TSA introduces new way to bypass screenings at Tampa International Airport

Managed Inclusion works like this: Immediately after a passenger exits the tram at Airside E, special trained dogs tethered to a TSA agent immediately sniff those passengers as they walk to the screening area. Then, Behavior Detection Officers do an immediate going over of every passenger, informing those that appear eligible to step into a separate line.

Finally, when the passengers who have been cleared by the dogs and the special officers arrive at the ticket checker, they will be asked to stand on a random screening generator, in order to "throw off any possibilities of someone gaming the system," said Gary Milano, Federal Security Director with the TSA.

Milano added that those passengers are then "randomly" directed back into the regular line or to the specially designated, less obtrusive line.

About those Behavior Detection Officers. What are they looking for?

Milano said they're searching for "behavioral indicators," and as long as those indicators aren't "sufficient to rise to a certain threshold, which would warrant a resolution process, we consider that particular passenger clear for Managed Inclusion." He would not reveal what any of those characteristics are.

Managed Inclusion is not the first pre-screening initiative TSA has employed in recent years as a way to make passengers' travel experience easier.

Throughout the past year, most major airports in the U.S. have been using what's called TSA Pre Check. That allows for certain passengers to get enrolled in an airline's system (in Tampa it's only used with Delta), and go through an expedited screening process. Or passengers can sign up with the U.S. Customs and Border Protection Trusted Traveler programs. Once qualified, passengers don't have to remove outer jackets, shoes, etc. when boarding. However they still must have their carry-on bags screened.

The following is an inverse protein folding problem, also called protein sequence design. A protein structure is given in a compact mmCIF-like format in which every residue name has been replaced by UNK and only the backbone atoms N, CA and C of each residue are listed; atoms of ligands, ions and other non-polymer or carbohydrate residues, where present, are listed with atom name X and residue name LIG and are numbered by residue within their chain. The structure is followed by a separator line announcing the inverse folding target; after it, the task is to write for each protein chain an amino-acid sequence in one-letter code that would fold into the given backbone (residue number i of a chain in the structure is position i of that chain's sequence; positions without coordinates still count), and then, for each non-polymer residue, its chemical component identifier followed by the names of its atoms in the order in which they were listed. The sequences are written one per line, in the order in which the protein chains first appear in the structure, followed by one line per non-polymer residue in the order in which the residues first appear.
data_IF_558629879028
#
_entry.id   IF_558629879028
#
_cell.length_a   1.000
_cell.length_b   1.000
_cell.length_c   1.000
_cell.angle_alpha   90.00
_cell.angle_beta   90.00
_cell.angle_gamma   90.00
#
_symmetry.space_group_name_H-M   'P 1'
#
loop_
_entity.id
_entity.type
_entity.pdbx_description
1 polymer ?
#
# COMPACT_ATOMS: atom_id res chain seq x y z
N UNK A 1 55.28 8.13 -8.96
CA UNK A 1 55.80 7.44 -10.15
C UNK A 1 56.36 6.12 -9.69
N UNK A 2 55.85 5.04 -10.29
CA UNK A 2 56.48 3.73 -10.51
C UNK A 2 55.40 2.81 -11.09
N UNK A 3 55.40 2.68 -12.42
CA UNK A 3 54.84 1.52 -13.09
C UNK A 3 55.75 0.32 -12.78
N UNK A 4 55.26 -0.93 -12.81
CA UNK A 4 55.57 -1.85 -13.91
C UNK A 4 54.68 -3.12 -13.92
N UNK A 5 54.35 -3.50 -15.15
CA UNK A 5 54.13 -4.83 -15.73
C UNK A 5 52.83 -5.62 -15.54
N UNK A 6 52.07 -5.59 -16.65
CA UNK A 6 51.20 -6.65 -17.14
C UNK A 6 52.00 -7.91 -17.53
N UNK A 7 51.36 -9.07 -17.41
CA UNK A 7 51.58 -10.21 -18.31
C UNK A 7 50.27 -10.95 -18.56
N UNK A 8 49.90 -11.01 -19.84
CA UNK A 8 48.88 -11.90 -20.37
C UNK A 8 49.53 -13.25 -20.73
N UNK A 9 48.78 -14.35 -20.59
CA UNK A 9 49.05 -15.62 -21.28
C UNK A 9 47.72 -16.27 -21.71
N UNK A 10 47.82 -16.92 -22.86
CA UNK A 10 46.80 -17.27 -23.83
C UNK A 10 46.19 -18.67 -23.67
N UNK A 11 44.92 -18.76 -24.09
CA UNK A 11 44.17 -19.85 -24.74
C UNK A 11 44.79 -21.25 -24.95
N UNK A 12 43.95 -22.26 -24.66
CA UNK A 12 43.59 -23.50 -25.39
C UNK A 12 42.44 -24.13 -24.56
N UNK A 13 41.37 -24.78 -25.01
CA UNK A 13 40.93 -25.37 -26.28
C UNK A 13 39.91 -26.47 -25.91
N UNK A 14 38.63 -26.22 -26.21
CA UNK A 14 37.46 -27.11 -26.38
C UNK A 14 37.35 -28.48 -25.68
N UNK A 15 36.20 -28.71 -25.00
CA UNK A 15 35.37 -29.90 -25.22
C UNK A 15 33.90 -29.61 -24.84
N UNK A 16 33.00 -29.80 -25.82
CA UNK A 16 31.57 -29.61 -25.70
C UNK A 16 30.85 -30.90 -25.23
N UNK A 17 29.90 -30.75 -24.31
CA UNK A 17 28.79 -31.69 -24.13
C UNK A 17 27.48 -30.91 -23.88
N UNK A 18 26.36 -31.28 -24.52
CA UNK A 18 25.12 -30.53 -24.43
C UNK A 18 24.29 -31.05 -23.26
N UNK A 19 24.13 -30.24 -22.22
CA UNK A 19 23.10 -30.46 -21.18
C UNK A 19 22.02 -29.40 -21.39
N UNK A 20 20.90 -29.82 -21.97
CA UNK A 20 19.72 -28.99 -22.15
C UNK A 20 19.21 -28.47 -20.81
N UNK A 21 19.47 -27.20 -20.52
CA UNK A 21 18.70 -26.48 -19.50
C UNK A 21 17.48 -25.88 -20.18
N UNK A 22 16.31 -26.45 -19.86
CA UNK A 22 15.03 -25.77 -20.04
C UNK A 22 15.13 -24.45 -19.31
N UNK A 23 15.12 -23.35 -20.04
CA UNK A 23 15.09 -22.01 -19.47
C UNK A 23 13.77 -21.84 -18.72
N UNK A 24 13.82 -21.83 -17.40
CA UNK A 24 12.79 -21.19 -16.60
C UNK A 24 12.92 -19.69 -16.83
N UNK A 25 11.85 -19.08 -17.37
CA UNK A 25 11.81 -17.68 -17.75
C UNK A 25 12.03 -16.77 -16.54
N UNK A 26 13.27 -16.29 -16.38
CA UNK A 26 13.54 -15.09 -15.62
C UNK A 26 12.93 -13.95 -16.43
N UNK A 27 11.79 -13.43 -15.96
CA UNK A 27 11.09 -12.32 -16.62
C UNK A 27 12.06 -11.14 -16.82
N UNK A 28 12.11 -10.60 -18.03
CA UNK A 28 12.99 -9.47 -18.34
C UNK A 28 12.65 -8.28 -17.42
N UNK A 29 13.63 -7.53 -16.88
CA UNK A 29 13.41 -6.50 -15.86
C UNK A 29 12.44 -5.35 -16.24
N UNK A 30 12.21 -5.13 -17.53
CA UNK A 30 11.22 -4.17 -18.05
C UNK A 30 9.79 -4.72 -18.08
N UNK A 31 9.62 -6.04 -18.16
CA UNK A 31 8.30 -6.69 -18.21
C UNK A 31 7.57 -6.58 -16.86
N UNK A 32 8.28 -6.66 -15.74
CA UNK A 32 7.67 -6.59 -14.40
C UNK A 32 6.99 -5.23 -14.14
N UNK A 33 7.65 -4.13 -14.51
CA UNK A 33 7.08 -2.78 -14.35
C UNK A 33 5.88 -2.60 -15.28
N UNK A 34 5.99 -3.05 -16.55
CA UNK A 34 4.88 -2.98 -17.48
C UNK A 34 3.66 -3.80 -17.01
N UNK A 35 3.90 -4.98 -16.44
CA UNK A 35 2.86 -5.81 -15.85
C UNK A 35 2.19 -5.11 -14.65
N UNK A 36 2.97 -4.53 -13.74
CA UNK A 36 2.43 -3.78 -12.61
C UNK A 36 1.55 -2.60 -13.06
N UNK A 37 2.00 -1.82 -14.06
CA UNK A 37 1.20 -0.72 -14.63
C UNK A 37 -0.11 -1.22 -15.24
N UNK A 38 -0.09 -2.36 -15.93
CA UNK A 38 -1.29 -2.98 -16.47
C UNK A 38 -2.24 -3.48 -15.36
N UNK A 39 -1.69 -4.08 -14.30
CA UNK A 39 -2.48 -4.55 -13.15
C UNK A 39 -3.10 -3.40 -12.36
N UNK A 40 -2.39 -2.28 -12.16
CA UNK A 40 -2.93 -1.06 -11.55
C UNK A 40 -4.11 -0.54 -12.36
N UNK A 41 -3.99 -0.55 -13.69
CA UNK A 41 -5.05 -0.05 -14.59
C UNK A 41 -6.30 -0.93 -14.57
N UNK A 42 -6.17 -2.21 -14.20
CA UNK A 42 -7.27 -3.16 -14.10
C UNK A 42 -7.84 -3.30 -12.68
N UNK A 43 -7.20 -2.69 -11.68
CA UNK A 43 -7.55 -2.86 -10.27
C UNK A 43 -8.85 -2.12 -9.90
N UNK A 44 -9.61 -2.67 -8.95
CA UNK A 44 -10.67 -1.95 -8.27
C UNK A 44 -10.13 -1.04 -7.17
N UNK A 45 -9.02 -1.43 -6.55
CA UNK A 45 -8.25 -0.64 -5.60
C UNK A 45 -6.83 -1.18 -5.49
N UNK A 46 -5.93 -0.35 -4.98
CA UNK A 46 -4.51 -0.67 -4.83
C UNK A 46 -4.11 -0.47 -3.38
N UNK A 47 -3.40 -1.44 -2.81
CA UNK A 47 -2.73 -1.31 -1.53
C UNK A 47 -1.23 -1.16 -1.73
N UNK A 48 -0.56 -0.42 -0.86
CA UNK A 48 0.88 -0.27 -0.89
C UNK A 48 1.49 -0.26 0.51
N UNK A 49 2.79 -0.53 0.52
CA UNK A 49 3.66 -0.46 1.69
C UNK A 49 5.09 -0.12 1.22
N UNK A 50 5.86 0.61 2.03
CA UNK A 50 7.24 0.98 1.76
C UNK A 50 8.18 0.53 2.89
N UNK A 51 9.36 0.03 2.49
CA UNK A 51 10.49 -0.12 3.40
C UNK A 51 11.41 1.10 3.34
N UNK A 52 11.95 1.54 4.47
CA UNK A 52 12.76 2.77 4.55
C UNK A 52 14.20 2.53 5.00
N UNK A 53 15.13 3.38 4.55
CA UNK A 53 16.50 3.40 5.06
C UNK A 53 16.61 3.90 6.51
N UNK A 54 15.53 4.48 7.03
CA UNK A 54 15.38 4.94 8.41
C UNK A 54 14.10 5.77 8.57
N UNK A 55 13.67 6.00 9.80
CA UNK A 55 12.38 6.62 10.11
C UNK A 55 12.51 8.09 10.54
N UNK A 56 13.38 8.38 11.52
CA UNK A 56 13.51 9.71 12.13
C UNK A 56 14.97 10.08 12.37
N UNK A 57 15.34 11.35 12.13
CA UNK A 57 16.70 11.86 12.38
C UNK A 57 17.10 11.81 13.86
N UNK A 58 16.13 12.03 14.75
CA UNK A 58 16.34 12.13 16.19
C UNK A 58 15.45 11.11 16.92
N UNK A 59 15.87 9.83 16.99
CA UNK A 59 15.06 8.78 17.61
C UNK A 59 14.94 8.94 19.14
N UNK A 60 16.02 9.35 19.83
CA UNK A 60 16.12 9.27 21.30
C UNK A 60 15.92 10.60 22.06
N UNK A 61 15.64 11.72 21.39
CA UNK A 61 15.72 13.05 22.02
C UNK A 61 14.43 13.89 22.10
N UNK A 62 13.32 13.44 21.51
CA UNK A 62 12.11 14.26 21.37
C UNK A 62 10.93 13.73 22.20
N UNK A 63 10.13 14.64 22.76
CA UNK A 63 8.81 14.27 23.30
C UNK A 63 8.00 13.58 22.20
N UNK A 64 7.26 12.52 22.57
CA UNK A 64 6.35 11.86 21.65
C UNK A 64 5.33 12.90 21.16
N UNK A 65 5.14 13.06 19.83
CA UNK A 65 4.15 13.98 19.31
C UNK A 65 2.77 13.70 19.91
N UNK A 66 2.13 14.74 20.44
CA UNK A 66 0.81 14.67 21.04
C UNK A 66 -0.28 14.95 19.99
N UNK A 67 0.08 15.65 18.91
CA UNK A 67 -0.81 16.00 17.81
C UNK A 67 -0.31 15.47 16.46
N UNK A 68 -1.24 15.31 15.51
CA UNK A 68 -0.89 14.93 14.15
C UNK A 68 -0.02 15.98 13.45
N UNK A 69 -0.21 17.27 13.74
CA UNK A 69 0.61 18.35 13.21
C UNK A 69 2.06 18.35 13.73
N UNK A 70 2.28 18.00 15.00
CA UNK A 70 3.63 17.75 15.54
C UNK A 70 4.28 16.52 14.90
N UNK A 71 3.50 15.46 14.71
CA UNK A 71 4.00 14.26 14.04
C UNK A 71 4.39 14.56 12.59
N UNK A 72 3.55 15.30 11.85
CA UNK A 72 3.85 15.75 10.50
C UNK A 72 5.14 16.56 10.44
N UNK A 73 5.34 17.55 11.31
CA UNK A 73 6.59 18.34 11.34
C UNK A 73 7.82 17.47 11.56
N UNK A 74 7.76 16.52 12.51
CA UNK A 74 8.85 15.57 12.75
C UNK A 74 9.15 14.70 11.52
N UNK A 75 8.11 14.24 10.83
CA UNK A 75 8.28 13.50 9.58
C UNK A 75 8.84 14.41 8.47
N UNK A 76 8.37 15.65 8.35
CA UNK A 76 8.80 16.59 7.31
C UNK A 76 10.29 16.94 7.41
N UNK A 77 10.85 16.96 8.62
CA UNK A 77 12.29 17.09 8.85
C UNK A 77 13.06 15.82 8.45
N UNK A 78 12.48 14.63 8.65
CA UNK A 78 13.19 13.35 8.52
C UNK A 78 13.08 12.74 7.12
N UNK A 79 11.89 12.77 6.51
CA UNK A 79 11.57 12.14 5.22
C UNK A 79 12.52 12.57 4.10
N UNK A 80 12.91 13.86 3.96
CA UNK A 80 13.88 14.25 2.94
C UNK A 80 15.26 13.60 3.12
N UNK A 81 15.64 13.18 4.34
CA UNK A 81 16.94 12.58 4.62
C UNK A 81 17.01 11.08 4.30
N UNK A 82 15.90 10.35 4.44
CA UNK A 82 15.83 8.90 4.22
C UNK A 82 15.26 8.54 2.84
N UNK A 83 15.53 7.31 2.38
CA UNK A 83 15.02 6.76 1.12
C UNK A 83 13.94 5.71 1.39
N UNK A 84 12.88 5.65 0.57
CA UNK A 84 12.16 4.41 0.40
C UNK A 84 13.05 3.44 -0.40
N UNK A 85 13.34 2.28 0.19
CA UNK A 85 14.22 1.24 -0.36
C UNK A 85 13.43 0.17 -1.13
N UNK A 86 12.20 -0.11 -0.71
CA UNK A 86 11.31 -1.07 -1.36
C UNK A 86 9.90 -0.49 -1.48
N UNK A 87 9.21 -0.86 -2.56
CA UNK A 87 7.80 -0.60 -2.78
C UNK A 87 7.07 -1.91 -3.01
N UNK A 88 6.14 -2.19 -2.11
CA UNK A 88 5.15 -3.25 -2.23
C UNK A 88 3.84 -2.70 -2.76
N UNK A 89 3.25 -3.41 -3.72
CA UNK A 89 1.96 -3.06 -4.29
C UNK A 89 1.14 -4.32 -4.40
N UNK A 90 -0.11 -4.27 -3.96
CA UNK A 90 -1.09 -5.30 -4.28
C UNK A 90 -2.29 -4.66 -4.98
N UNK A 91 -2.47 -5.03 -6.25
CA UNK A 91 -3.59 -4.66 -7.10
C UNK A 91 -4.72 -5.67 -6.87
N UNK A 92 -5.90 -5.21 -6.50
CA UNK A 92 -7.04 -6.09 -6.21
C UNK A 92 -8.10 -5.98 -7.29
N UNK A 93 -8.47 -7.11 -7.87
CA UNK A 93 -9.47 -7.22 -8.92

The TSA was created in the aftermath of the 9/11 airplane terrorist attacks, and has been under relentless criticism almost since its inception. Last summer, current TSA head John Pistole was blasted by Michigan Congressman Mike Rogers — chairman of the House Homeland Security Subcommittee on Transportation Security — who said that the "progress at TSA has come at a snail's pace and in some ways has gone backwards," adding "the American people need to see immediate changes that impact them."

"The future is to stop treating everybody in a one-sized fits all manner," said Milano. He said there are low-risk passengers (young children, senior adults), high-risk (presumed terrorists, of which he said are less than 1 percent of the population), and everyone else.

He said initiatives like Managed Inclusion create enhanced security, because getting the vast majority of passengers through expedited screening means that TSA agents can focus on those who might want to create harm, while everyone else can avoid taking off their shoes and belts.

  • Langley is a trained passenger screening canine assigned to Tampa International

The Transportation Security Administration (TSA) is well aware of its less than savory reputation for screening airline passengers. Because of that perception, TSA officials say they're constantly working on new methods to make the flying experience more friendly.

Hence the new program called Managed Inclusion, which uses canines and behavioral detection as a method to pre-screen passengers. The program has been in effect on a limited basis at Tampa International Airport (TIA) since November (the only other airport where the program is being used is in Indianapolis).

The system is only used at Airside E at TIA, so passengers would have to fly Delta, Air Canada or Sun County to be eligible for a screening that doesn't require discarding shoes, belts and everything else at the security checkpoint.

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